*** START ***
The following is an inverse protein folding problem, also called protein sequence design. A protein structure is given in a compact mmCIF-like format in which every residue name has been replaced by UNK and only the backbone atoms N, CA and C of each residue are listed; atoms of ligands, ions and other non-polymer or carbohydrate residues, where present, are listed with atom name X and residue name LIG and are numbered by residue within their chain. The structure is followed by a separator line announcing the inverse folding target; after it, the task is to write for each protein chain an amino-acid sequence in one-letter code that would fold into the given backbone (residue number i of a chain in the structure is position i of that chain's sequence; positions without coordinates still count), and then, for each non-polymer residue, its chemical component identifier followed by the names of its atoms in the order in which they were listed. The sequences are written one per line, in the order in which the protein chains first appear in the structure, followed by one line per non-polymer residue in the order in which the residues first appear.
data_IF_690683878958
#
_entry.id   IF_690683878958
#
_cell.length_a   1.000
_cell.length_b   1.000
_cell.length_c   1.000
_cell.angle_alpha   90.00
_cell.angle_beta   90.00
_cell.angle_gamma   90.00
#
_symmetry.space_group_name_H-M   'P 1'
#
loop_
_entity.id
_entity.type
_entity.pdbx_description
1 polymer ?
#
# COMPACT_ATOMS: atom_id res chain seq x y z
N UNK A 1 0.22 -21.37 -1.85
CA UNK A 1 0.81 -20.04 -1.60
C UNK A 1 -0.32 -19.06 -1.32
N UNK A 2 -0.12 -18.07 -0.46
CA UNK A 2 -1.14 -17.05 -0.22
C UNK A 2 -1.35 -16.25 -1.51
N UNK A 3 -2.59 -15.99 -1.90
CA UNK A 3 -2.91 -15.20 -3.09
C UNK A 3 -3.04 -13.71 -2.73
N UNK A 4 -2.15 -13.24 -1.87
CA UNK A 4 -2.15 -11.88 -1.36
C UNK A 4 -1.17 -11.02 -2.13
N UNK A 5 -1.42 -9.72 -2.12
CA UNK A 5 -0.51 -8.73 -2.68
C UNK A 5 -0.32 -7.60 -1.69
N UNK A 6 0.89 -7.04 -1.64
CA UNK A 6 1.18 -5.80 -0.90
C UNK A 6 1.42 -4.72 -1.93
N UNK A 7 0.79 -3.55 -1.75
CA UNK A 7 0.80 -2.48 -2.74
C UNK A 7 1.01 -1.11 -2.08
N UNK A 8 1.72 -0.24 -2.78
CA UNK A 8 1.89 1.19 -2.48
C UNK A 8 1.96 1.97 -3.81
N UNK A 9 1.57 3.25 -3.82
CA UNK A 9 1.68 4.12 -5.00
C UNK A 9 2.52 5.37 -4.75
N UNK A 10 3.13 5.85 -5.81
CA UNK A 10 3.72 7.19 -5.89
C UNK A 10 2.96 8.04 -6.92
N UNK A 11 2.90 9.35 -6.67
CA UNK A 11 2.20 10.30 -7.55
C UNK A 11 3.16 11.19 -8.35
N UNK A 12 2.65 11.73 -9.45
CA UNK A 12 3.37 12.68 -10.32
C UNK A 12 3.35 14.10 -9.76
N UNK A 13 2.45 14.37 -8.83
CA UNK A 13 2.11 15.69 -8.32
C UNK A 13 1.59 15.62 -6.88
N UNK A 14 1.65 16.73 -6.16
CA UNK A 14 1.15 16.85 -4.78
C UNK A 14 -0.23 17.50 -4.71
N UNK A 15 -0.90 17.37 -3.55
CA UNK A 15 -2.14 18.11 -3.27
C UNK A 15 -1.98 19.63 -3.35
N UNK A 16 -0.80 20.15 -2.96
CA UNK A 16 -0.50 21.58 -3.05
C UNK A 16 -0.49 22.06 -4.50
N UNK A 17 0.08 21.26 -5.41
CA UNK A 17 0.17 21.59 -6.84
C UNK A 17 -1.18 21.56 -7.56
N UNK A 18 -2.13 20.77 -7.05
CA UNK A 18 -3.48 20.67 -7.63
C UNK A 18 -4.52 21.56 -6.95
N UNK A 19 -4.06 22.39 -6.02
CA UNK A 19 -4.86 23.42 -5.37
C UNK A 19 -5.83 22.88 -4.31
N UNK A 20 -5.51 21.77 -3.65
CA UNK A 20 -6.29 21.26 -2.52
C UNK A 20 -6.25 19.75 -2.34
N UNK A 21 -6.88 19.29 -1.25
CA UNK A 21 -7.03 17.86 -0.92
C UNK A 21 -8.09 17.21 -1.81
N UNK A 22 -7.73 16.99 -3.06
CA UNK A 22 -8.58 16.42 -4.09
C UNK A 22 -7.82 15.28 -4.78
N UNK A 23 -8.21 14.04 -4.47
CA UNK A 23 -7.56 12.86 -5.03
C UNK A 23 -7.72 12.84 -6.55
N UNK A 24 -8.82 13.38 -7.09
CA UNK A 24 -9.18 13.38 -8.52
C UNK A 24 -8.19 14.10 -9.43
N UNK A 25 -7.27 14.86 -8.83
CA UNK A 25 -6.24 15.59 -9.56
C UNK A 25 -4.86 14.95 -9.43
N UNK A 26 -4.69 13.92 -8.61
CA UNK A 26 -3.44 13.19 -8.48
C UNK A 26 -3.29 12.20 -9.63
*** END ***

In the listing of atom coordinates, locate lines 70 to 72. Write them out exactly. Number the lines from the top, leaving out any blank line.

N UNK A 17 0.08 21.26 -5.41
CA UNK A 17 0.17 21.59 -6.84
C UNK A 17 -1.18 21.56 -7.56